Tag Archives: Least We Forget

MH370 – Control: More Important Than One Airplane and a Handful of People

I will never forget MH370
On March 9, 2014, I along with so many others wrote the following lead-in for the MH370 story: “Malaysia Airlines Flight 370, 777-200ER registered 9M-MRO, carrying 227 passengers and 12 crew, en route from Kuala Lumpur to Beijing was reported missing today. Air Traffic Control’s last reported coordinates for the aircraft were over the South China Sea at 6ᵒ55’15”N 103ᵒ34’43”E – A search for the aircraft began approximately four hours after it disappeared.”

June 8 2014 marks 3 months since that was written, and what is remarkable is that the aforementioned paragraph, approximately twelve weeks or 90 days old, to date is still the most reliable information the general public has on the missing flight. The incident summary still reads “missing” and the site still reads “unknown.” The information authorities are choosing to share with the public conveys the message that after analysis of all available satellite data, it is assumed “beyond reasonable doubt” that the plane was lost and there were no survivors. “Assumed” because, 3 months on not a shred of evidence has turned up to indicate otherwise. Incredible, but apparently true.

If the analysis of satellite “hand-shakes” initiated by the aircraft on an automated basis to an Inmarsat satellite is correct, MH370 flew South from a point North-West of the Strait of Malacca into the Indian Ocean, and somewhere to the West or North-West of Perth, its fuel ran out and it crashed some 2000 miles out to sea. We know the ensuing and unprecedented international search involved dozens of planes and boats scouring search areas that constantly shifted as new information, hypotheses and analysis came in. In spite of that the search was unsuccessful.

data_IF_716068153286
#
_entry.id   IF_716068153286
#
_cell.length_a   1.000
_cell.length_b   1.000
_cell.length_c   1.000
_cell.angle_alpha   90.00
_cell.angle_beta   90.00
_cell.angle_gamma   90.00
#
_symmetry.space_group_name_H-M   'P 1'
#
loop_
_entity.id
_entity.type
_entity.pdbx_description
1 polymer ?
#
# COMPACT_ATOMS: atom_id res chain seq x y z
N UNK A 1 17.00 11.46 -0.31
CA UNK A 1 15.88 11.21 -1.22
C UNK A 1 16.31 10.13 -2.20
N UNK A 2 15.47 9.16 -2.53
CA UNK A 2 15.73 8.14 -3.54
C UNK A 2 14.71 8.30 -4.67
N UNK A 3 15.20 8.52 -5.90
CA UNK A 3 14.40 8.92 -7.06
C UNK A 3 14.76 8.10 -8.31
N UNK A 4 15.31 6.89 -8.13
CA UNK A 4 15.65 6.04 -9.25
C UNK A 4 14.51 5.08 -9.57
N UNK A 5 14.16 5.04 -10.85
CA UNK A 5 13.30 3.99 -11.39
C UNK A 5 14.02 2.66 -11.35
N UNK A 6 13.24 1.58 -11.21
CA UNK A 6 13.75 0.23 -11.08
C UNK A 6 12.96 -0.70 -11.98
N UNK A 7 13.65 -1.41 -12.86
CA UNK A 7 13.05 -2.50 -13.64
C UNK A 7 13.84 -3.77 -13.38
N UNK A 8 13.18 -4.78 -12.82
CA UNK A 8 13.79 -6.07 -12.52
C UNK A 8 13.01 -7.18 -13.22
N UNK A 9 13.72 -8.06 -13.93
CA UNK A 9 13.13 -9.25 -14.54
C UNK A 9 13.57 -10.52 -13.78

Yes “somehow” a Boeing 777-200 (currently worth around 260MM a piece) with a wing span almost as wide as its 64m length, somehow crashed into the deep Indian Ocean and left behind no evidence. Isn’t that just amazing?

After the strongest lead in the search, the early April acoustic pings detected off the coast of Western Australia, turned out to be a dead end, the search area was redefined to a vast 40,000sq mile arc of the Southern Indian Ocean approximately as large as the land mass of Tasmania.

Erik van Sebille, an oceanographer from the University of NSW, specialising in the waters surrounding Australia, has said the underwater search for MH370 will be incredibly difficult — and he is not optimistic of a successful outcome given where the effort currently stands. “It’s virtually impossible to find that plane if there’s not an extra lead,” Dr Van Sebille said.“If there’s no other lead…then I think we are in a pretty dire situation.”

By contrast, Air Chief Marshal Angus Houston told a special Four Corners report, “Over the next eight to 12 months, we will find the aircraft; we’ll find its final resting place.”

Meanwhile, in the land down-under, the Abbott government remains “committed to the search” for MH370 and understands the importance of trying to “resolve the mystery for the sake of the families and friends of those who have been lost.”